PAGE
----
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Old 11-10-2005, 08:35 AM
Jen
 
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Default seasoning frypan

Can I season an electric frypan, the same as seasoning a wok? What about
other cookware?
Thanks

--
Jen



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Old 11-10-2005, 03:20 PM
Sheldon
 
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Jen wrote:
Can I season an electric frypan, the same as seasoning a wok? What about
other cookware?
Thanks

--
Jen


A bit of celery salt...

Sheldon

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Old 11-10-2005, 06:54 PM
aem
 
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Sheldon wrote:
Jen wrote:
Can I season an electric frypan, the same as seasoning a wok? What about
other cookware?
Thanks

--
Jen


A bit of celery salt...

Sheldon


Five-spice powder if you're going to cook Chinese food.

Alternative answer: every electric frypan I've seen for many years has
had a nonstick surface, in which case it does not need seasoning. Is
yours really old, or really new, such that it does not have a nonstick
surface? -aem

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Old 11-10-2005, 09:38 PM
Sheldon
 
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aem wrote:
Sheldon wrote:
Jen wrote:
Can I season an electric frypan, the same as seasoning a wok? What about
other cookware?
Thanks

--
Jen


A bit of celery salt...

Sheldon


Five-spice powder if you're going to cook Chinese food.

Alternative answer: every electric frypan I've seen for many years has
had a nonstick surface, in which case it does not need seasoning. Is
yours really old, or really new, such that it does not have a nonstick
surface? -aem


I have both a Warever electric frypan (square) and electric wok... both
have bare aluminum cooking surfaces... both are about 30 years old.
They are lousy for cooking but make great keep-hot chafing dishes.

Sheldon

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Old 11-10-2005, 10:37 PM
Jen
 
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Alternative answer: every electric frypan I've seen for many years has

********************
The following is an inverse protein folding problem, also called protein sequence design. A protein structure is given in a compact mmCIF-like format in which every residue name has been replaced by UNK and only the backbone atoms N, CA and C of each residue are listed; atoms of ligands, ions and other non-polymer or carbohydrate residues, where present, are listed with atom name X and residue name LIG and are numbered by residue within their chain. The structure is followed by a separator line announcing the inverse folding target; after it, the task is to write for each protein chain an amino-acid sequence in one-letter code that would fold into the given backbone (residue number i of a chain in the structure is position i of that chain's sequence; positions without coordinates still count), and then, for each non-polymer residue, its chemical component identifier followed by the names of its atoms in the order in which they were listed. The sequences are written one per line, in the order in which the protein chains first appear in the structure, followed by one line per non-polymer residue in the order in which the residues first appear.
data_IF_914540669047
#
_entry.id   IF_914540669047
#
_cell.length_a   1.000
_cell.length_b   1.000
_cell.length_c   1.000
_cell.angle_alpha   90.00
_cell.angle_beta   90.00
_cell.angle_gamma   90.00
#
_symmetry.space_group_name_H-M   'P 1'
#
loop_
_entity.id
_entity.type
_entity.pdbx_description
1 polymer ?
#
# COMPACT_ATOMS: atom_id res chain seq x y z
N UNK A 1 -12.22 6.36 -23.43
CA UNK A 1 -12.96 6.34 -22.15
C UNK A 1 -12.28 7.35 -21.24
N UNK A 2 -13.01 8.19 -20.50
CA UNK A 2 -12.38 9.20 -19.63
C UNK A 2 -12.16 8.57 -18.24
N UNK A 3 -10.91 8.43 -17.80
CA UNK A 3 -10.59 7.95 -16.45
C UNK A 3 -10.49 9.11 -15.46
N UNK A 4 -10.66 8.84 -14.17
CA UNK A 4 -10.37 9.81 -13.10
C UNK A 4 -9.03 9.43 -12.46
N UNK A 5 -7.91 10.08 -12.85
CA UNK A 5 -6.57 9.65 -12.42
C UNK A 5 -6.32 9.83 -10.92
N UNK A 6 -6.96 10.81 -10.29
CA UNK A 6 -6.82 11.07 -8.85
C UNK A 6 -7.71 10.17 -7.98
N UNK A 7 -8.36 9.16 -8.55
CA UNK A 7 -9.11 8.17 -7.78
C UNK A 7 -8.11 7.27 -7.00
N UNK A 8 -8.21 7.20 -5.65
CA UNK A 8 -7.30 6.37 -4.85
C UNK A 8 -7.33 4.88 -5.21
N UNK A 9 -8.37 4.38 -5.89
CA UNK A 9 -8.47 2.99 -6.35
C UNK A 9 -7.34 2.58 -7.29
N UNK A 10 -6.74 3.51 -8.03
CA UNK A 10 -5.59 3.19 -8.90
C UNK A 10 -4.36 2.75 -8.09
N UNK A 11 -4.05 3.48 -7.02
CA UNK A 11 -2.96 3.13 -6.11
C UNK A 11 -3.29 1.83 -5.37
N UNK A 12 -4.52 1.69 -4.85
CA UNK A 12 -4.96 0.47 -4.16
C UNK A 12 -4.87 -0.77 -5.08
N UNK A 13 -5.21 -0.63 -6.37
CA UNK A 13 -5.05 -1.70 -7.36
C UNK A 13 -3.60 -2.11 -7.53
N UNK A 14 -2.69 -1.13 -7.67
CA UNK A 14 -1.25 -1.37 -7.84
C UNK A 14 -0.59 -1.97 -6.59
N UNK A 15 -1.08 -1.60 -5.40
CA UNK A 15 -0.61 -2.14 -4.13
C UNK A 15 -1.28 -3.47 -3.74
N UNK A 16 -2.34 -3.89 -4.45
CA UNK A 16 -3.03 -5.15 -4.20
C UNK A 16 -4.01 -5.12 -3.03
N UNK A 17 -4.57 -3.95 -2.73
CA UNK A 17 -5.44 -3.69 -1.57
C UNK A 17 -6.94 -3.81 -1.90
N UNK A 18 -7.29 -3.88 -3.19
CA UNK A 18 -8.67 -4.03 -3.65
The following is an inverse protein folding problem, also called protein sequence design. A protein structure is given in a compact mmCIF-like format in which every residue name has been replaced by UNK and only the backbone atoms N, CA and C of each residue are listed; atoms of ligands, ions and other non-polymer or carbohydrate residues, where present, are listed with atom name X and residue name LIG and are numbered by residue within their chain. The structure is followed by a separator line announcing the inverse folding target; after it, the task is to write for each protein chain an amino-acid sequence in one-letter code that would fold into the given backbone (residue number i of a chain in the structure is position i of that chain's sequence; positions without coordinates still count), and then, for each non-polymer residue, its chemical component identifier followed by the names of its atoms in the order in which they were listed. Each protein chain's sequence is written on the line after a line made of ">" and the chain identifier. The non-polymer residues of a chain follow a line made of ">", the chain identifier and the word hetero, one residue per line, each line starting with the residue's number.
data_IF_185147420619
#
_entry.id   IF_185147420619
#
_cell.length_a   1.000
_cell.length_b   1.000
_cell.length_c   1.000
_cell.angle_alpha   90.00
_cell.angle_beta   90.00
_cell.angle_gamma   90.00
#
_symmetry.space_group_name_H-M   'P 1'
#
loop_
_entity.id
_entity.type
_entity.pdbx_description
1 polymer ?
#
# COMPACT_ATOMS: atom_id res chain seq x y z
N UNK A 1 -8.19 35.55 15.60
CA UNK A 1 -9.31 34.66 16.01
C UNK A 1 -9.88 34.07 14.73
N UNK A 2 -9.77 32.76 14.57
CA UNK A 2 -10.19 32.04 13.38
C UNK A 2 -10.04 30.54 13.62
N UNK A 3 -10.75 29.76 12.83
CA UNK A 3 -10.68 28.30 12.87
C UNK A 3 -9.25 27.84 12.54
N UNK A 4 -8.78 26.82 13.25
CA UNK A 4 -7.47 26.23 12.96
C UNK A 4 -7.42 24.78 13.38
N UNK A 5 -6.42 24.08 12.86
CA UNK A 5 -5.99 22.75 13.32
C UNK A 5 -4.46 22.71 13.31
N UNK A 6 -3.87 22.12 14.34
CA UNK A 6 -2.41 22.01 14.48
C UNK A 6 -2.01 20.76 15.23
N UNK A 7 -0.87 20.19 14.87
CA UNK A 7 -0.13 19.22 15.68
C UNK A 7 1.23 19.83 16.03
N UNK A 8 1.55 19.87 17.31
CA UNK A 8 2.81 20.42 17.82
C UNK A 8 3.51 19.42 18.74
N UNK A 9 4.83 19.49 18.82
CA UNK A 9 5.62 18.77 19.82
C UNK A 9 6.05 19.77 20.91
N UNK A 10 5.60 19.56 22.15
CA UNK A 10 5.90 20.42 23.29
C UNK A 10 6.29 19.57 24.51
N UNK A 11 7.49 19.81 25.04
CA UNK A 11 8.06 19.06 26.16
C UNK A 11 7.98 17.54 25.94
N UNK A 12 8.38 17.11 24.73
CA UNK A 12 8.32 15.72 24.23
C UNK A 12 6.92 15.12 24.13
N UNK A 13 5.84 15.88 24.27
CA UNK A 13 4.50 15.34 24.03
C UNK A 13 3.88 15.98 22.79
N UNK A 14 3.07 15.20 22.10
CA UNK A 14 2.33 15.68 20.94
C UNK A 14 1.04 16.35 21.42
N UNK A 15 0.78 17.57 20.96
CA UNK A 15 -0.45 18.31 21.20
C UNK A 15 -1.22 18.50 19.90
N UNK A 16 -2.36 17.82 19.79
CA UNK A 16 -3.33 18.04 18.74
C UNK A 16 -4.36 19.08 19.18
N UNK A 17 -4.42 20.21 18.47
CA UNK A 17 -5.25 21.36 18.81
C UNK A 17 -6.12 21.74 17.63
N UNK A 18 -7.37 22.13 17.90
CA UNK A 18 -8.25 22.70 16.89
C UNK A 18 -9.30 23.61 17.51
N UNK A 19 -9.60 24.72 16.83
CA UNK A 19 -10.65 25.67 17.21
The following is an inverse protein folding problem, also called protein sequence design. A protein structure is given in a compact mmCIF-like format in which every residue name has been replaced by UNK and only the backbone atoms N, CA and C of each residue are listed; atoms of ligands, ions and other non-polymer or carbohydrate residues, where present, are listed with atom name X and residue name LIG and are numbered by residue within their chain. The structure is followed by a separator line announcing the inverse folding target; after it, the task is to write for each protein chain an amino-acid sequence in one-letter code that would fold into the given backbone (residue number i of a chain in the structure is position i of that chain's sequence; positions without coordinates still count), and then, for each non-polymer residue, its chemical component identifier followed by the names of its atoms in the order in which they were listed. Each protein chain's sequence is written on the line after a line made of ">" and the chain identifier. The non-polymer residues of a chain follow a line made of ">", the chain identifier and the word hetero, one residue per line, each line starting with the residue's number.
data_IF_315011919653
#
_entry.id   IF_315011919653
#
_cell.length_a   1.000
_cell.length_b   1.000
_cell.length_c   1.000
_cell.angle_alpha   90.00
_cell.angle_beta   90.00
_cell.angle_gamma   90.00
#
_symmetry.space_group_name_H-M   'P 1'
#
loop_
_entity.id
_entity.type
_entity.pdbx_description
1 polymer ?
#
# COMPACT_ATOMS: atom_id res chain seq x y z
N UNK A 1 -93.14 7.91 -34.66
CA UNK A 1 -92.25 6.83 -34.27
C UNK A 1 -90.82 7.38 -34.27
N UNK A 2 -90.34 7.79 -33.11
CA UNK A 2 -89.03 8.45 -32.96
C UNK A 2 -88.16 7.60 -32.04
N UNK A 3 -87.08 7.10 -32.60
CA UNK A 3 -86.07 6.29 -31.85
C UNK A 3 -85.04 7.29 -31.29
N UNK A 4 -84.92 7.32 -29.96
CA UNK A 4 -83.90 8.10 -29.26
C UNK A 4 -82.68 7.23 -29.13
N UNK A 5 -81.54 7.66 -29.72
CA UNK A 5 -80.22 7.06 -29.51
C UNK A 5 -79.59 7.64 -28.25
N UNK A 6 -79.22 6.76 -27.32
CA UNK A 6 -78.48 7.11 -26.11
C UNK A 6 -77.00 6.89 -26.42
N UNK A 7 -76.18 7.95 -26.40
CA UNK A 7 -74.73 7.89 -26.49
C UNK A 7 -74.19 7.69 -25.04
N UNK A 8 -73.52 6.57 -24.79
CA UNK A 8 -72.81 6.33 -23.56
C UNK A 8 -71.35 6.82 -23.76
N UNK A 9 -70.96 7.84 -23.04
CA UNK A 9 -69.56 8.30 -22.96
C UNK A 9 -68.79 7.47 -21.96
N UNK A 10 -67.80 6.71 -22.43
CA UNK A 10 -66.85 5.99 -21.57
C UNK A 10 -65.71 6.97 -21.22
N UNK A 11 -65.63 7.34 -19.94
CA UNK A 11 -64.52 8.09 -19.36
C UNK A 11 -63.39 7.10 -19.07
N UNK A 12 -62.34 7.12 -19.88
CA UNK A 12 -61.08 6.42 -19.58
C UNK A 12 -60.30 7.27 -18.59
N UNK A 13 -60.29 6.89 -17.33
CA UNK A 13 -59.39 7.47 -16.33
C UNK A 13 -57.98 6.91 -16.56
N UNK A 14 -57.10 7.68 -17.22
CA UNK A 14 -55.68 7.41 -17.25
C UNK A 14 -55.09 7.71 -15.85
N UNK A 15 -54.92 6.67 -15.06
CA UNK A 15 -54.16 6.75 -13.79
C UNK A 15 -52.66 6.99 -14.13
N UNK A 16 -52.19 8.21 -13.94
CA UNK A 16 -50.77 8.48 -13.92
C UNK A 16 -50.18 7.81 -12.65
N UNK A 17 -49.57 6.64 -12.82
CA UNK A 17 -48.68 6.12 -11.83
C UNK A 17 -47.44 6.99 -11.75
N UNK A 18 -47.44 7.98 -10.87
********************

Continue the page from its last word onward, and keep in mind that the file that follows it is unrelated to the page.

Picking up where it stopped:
had a nonstick surface, in which case it does not need seasoning. Is
yours really old, or really new, such that it does not have a nonstick
surface? -aem


It's an old one, It's not non-stick.

--
Jen




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Old 11-10-2005, 11:14 PM
aem
 
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Jen wrote:
Alternative answer: every electric frypan I've seen for many years has
had a nonstick surface, in which case it does not need seasoning. Is
yours really old, or really new, such that it does not have a nonstick
surface? -aem


It's an old one, It's not non-stick.


Okay, then what surface does it have? If it's aluminum or stainless
steel you wouldn't try to season it. If it's cast iron or the kind of
pounded steel found in woks, then go ahead and follow a seasoning
process. -aem

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Old 12-10-2005, 08:45 AM
Jen
 
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Okay, then what surface does it have? If it's aluminum or stainless
steel you wouldn't try to season it. If it's cast iron or the kind of
pounded steel found in woks, then go ahead and follow a seasoning
process. -aem


Great, thanks for your help.

--
Jen


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Old 12-10-2005, 05:09 PM
Sheldon
 
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aem wrote:
Jen wrote:
Alternative answer: every electric frypan I've seen for many years has
had a nonstick surface, in which case it does not need seasoning. Is
yours really old, or really new, such that it does not have a nonstick
surface? -aem


It's an old one, It's not non-stick.


Okay, then what surface does it have? If it's aluminum or stainless
steel you wouldn't try to season it.


Of course aluminum and stainless cookware should be seasoned, just done
differently from iron and carbon steel. I know I explained this
previously, and I know you were involved in the thread (but you don't
have a good memory)... seasoning aluminum and stainless steel cookware
is done exactly the same as machined bearing surfaces are prepared to
minimize friction/sticking... a pattern of 'scratches' is applied, so
that lubricant (cooking fat)can penetrate into the valleys and crests
are formed to minimize the surface area available for food to adhere.
Foods will not typically flow into the valleys as the surface tension
of most foods will not permit that to occur. Those who are intent on
polishing their cookware to its original luster are not permitting
seasoning to occur. Treat aluminum and stainless exactly opposite as
non-stick... dig in all you like with your metal spatulas and spoons...
then never attempt to polish with abrasives, steel wool, and especaily
not scotch brite. The more random the scratch pattern the better the
seasoning.

Naturally way too technical for most of yoose pinheads so meant only as
a conceptual reference: http://www.sunnen.com/newsArticle2.jsp

Sheldon

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Old 12-10-2005, 05:39 PM
aem
 
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Sheldon wrote:

Of course aluminum and stainless cookware should be seasoned, just done
differently from iron and carbon steel. I know I explained this
previously, and I know you were involved in the thread (but you don't
have a good memory)...[snip]


What I remember is that your "explanation" didn't lead to any practical
application, just like this one. I tend to remember what is useful
rather than what may sound as though I know something. -aem



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